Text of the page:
Forum 1 on Wednesday afternoon posed the (optimistic) question “How Good Are Our Medicines?” in a lively debate involving two panels. Among many ‘hot topics’ being discussed at European Health Forum Gastein, this could be one of the hottest. It comes at a time of ongoing policy developments in Europe, where we are considering evidentiary requirements (are we, the public, asking the right questions of pharmaceutical companies?), collaboration in Health Technology Assessment at the European level, and the orphan drug regulatory framework.
The first panel debated how we can evaluate quality of innovation, and how current regulatory systems incentivise this? In a panel of two halves, initial discussion focussed on oncology therapies. Wolf-Dieter Ludwig lamented that of the many new therapeutic agents, not all are really necessary for treating our patients. Many are approved on limited evidence, such as a single pivotal trial or a surrogate endpoint of progression free survival (PFS). Ameet Sarpatwari cited a meta-analysis hot off the press in JAMA Internal Medicine, which provides further evidence that prolonging survival does not necessarily improve health-related quality of life. We are seeing more medicines coming to market, at a faster rate, with an increasing number approved via expedited pathways. This means less evidence at the point of approval and the increasing importance of post-approval evidence generation.
This can put governments and payers in the difficult position of having to disinvest in therapies, which is against the expectations of stakeholders such as patients and healthcare professionals. Branding a medicine as “good” (or better than the current standard of care) puts the imperative on payers to provide it. Natasha Azzopardi-Muscat questioned whether the quality, safety and efficacy paradigm is still fit for purpose and proposed that the public good perspective also needs to be considered. The panel wrapped up an energetic question and answer session with the message that we can’t just complain about pharmaceutical companies behaving badly, but rather we should look at the regulatory system and structure the rules to get the outcomes we want. For example, we may need to rebalance the system of incentives in orphan drug regulations so that they only apply to drugs that otherwise would not come to market.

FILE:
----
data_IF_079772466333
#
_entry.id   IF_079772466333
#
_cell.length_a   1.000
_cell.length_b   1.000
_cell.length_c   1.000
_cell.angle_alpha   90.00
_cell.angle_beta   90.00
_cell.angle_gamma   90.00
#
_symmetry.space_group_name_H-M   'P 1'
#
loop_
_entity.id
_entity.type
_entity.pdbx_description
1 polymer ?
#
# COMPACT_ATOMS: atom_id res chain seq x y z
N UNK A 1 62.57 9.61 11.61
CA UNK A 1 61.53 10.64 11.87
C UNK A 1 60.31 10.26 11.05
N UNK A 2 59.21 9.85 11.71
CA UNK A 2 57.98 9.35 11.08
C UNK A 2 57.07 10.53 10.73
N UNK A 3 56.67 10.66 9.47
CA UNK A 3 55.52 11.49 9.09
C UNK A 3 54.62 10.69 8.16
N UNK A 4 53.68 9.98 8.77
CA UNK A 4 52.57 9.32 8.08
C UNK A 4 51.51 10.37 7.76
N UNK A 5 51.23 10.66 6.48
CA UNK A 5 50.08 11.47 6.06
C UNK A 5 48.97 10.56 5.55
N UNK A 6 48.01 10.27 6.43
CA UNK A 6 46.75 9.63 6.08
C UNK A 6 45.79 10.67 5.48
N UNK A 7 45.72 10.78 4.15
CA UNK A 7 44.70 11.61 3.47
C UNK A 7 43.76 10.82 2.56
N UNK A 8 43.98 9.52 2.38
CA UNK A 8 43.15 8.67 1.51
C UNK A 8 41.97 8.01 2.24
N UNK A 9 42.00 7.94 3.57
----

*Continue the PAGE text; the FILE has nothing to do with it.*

The second panel elaborated on the first, focusing on key cases where regulatory incentives have been exploited, deviating from the letter and/or spirit of the legislation. The first illustrative example was the case of Truvada, a combination medicine used as first line treatment for HIV/AIDS and for HIV pre-exposure prophylaxis or PrEP. Some European countries granted a supplementary protection certificate on the basis of one ingredient (tenofovir) to extend protection for the combination product. The Court of Justice of the European Union ruled against the manufacturer of Truvada, however some individual countries may still recognise the SPC which will prevent generic version entering the market. This could give rise to a two-tier system of access to PrEP across Europe. The current SPC regulations prevents European generics and biosimilar companies from producing medicines for export to countries where there is no SPC, and also forces them to move manufacturing outside of Euro
pe to have generic and biosimilar products ready for day one of the SPC expiring.
We wrapped up with an optimistic message on people power, with the potential for consumer organisations to affect change and empowering citizens and governments with transparency on pharmaceutical prices and R&D costs. These, along with small tweaks to the regulatory system, could improve access to innovative, effective medicines that serve the public good.
This Blog was written by the Young Gasteiner Frank Moriarty